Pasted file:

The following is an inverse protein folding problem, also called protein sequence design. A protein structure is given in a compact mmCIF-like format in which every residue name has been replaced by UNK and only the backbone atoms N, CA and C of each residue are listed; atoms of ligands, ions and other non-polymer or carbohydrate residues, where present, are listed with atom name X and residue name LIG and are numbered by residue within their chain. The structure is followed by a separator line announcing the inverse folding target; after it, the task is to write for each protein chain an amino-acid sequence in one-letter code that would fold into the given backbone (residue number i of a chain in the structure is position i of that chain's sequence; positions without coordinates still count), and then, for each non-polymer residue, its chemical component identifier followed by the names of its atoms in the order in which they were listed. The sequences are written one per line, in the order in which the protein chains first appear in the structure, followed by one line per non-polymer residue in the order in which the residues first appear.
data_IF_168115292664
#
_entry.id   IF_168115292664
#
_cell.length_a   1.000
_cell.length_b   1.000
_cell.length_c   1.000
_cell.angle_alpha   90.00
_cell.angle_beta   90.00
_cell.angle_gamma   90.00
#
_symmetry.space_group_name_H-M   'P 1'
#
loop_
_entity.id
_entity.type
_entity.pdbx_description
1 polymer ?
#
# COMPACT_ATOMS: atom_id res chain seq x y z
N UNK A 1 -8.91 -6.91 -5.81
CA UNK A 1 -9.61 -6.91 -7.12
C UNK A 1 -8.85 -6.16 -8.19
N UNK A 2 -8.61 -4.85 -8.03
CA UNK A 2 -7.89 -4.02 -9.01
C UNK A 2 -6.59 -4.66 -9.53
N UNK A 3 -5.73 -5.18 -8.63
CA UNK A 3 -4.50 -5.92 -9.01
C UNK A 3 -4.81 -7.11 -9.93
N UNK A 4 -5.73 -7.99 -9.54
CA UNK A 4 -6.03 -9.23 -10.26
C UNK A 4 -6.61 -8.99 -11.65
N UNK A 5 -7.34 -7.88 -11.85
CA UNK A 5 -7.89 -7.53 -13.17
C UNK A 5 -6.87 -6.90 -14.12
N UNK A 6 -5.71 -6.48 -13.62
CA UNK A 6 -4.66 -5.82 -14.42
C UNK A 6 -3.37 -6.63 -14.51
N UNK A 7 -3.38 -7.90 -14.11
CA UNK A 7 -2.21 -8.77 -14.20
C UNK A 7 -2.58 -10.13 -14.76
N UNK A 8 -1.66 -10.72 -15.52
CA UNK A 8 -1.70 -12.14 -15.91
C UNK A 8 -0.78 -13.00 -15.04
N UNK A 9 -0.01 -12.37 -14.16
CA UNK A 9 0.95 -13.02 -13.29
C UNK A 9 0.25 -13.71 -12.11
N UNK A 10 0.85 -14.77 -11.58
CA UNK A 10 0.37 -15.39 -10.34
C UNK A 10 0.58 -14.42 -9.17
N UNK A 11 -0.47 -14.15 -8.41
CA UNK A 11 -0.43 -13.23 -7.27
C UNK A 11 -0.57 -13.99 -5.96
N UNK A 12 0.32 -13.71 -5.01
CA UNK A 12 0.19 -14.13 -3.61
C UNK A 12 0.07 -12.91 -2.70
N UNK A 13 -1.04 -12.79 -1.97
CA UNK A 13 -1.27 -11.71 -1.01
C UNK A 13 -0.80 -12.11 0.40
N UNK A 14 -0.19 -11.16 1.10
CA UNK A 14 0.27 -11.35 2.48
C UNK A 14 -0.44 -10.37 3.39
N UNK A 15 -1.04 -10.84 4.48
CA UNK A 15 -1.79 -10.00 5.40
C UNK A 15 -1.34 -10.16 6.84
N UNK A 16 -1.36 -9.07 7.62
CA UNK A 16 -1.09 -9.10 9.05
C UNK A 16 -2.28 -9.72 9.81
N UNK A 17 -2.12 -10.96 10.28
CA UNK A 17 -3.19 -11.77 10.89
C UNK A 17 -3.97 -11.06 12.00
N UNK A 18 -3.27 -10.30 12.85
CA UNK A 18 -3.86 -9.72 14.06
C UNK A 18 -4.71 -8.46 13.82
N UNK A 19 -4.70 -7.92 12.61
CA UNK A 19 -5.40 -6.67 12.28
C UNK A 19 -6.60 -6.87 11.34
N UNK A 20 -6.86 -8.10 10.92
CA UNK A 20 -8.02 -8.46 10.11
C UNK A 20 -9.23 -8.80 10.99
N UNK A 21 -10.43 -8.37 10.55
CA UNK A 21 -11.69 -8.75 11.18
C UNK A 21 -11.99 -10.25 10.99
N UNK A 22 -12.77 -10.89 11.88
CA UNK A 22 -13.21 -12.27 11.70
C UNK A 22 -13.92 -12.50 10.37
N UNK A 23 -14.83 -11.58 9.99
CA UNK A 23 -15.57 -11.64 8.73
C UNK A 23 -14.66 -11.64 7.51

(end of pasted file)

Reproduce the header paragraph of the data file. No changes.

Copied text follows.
The following is an inverse protein folding problem, also called protein sequence design. A protein structure is given in a compact mmCIF-like format in which every residue name has been replaced by UNK and only the backbone atoms N, CA and C of each residue are listed; atoms of ligands, ions and other non-polymer or carbohydrate residues, where present, are listed with atom name X and residue name LIG and are numbered by residue within their chain. The structure is followed by a separator line announcing the inverse folding target; after it, the task is to write for each protein chain an amino-acid sequence in one-letter code that would fold into the given backbone (residue number i of a chain in the structure is position i of that chain's sequence; positions without coordinates still count), and then, for each non-polymer residue, its chemical component identifier followed by the names of its atoms in the order in which they were listed. The sequences are written one per line, in the order in which the protein chains first appear in the structure, followed by one line per non-polymer residue in the order in which the residues first appear.